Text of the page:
The Health & Safety Executive (“HSE”) estimates that in the UK about half a million people experience work-related stress at a level they believe is making them ill, up to 5 million people in the UK feel “very” or “extremely” stressed by their work, and a total of 12.8 million days were lost to stress, anxiety and depression in 2004/2005.  It is widely accepted that stress, and the absences which result from it, cause enormous problems for employers across the UK.  Employers are frequently faced with employees who produce sick notes citing stress, anxiety or depression as being the reason for absence, and often this can spiral into a long period of absence and potentially even long term disability.  Taking preventative steps to prevent the stress arising in the first place must therefore be a sensible precaution for employers.

In August 2003 the HSE served its first improvement notice on a British employer to require it to control workplace stress. According to reports, the HSE investigated West Dorset General Hospitals NHS trust after staff complained of bullying and unbearable hours.  Inspectors found that management did not have procedures in place to assess the risk of stress, which was a failure to fulfil their duty of care towards their employees.  In particular, they had failed to investigate or carry out any risk assessments following complaints by staff that they were suffering from unacceptable levels of stress at work.

An HSE project setting down management standards to deal with stress was formally launched in 2004.  “Management standards” are intended to develop standards of good management practice and provide a yardstick against which employers can gauge their performance in tackling a range of the key causes of work related stress.  The management standards involve looking at the following primary causes of stress including :

  • Demands – such as workload, work patterns and the work environment,
  • Control – such as how much say the employee has over the work that he does,
  • Support – what support mechanisms are in place within the organisation, line management and colleagues?,
  • Relationships – such as promoting positive working to avoid conflict and deal with unacceptable behaviour,
  • Role – whether people understand their role within the organisation,
  • Change – such as how organisational change is managed and communicated in the organisation.

Employers already have duties under the health and safety legislation to carry out risk assessments which should include assessments as to current levels of stress.  However, the management standards are intended to help and encourage employers to reach these standards. 

Stress related absences are becoming an increasing problem for employers, not just because of the increased focus which stress is being given by the HSE, but also because the new definition of “disability” under the Disability Discrimination Act 1995 (“DDA”) removes the need for a mental impairment to be clinically well recognised.  This is expected to increase the number of employees with stress, anxiety or depression who could qualify under the protection of the DDA.  It is also possible that a claim for personal injury could be brought against an employer as a result of psychiatric injury caused by stress, particularly if the cause of the stress was reasonably foreseeable to the employer.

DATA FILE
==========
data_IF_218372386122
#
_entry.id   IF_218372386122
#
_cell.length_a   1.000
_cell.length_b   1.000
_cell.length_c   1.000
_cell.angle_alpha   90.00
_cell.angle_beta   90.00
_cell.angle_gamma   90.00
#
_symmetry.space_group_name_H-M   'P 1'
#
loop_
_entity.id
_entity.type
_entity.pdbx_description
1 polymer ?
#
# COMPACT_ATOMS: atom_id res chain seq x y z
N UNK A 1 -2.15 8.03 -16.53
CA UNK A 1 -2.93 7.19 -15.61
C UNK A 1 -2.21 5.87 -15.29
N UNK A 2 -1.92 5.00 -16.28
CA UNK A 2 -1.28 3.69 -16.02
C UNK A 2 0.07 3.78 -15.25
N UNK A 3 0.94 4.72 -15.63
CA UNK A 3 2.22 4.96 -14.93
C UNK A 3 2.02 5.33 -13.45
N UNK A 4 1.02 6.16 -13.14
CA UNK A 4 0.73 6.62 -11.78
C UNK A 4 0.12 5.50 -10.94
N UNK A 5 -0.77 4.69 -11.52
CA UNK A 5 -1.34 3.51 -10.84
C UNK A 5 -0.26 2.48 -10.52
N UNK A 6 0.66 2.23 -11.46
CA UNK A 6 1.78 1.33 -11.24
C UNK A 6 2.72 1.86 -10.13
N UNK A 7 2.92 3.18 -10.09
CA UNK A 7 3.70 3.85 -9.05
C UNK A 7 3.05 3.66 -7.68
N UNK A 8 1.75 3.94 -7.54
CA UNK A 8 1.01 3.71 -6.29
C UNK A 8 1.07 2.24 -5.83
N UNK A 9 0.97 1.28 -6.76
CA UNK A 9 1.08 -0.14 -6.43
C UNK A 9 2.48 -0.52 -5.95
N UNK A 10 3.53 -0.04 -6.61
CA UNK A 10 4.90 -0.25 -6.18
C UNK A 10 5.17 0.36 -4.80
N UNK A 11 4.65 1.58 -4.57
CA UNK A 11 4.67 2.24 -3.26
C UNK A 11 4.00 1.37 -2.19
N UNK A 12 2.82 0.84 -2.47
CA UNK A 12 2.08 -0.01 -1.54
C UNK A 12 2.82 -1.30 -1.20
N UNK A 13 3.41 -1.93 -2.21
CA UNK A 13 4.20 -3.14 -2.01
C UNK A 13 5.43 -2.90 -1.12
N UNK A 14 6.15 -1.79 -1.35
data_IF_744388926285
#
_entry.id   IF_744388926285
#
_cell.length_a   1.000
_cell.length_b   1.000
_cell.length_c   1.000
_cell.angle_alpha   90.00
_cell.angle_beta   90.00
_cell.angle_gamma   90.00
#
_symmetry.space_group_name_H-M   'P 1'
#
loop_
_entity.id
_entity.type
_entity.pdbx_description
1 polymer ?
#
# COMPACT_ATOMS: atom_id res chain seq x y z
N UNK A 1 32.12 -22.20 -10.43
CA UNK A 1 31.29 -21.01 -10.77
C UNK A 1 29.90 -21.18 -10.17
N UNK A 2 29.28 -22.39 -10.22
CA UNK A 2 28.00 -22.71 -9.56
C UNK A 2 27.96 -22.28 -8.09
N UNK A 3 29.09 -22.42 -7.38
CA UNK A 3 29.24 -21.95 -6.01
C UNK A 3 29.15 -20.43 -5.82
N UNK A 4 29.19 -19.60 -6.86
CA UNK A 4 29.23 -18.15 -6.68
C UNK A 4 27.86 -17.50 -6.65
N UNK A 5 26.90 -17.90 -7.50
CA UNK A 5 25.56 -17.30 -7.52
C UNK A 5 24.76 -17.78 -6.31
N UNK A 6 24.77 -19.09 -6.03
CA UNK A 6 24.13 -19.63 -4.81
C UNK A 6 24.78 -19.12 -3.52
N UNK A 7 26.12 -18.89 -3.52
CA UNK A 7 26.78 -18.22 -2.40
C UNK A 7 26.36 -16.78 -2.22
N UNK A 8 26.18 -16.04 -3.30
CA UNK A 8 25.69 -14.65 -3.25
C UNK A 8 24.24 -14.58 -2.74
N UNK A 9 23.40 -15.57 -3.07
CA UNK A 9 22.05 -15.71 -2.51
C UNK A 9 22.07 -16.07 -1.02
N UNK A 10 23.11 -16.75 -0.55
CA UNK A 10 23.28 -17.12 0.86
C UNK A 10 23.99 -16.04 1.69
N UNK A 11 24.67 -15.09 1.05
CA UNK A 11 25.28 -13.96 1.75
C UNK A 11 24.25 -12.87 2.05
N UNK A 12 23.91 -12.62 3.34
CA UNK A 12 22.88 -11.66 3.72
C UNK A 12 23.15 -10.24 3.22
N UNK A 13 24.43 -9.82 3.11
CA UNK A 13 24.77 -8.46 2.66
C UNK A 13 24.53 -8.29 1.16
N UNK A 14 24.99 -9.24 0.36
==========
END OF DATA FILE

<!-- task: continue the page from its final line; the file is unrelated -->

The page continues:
So what should employers be doing to try to prevent stress occurring in the workplace?  The HSE website ( provides helpful guidance on this, but employers should consider conducting risk assessments on employees who they have reason to believe may be engaged in particularly stressful jobs, including looking at the demands of the job being carried out by an employee.  Factors which employers may want to consider include: What is the nature and extent of the work being done by the employee?  Is the employee’s workload greater than is normal for the kind of job he performs? Is the employee’s work particularly emotionally or intellectually demanding? Are the demands made on the employee unreasonable compared to the demands of others in comparable jobs?  Are there signs that others doing the same job are suffering harmful levels of stress?  Is there an abnormal level of sickness absenteeism in the employee’s job or department?  Employers should also consider whether there are any signs from the employee of impending harm to health?  Whether the employee has a particular problem or vulnerability?  Whether the employee has already suffered from stress at work?  Whether there have recently been prolonged or frequent absences that are uncharacteristic for that employee?

Employers should also ensure that they deal properly with any allegations made by the workforce that they are finding their workloads too heavy, their hours of work too long, or if allegations are made about bullying.  Where allegations are made, employers should investigate the allegations seriously and take appropriate steps.  Where necessary, they should consider offering counselling or employing a work place councillor to help to address the problem.

Failing to address stress issues in the workplace could not only give rise to claims for breach of contract, unfair dismissal and (potentially) disability discrimination, but could also result in the HSE getting involved and serving an improvement notice on the employer.  That is exactly the sort of publicity most employers will be keen to avoid.

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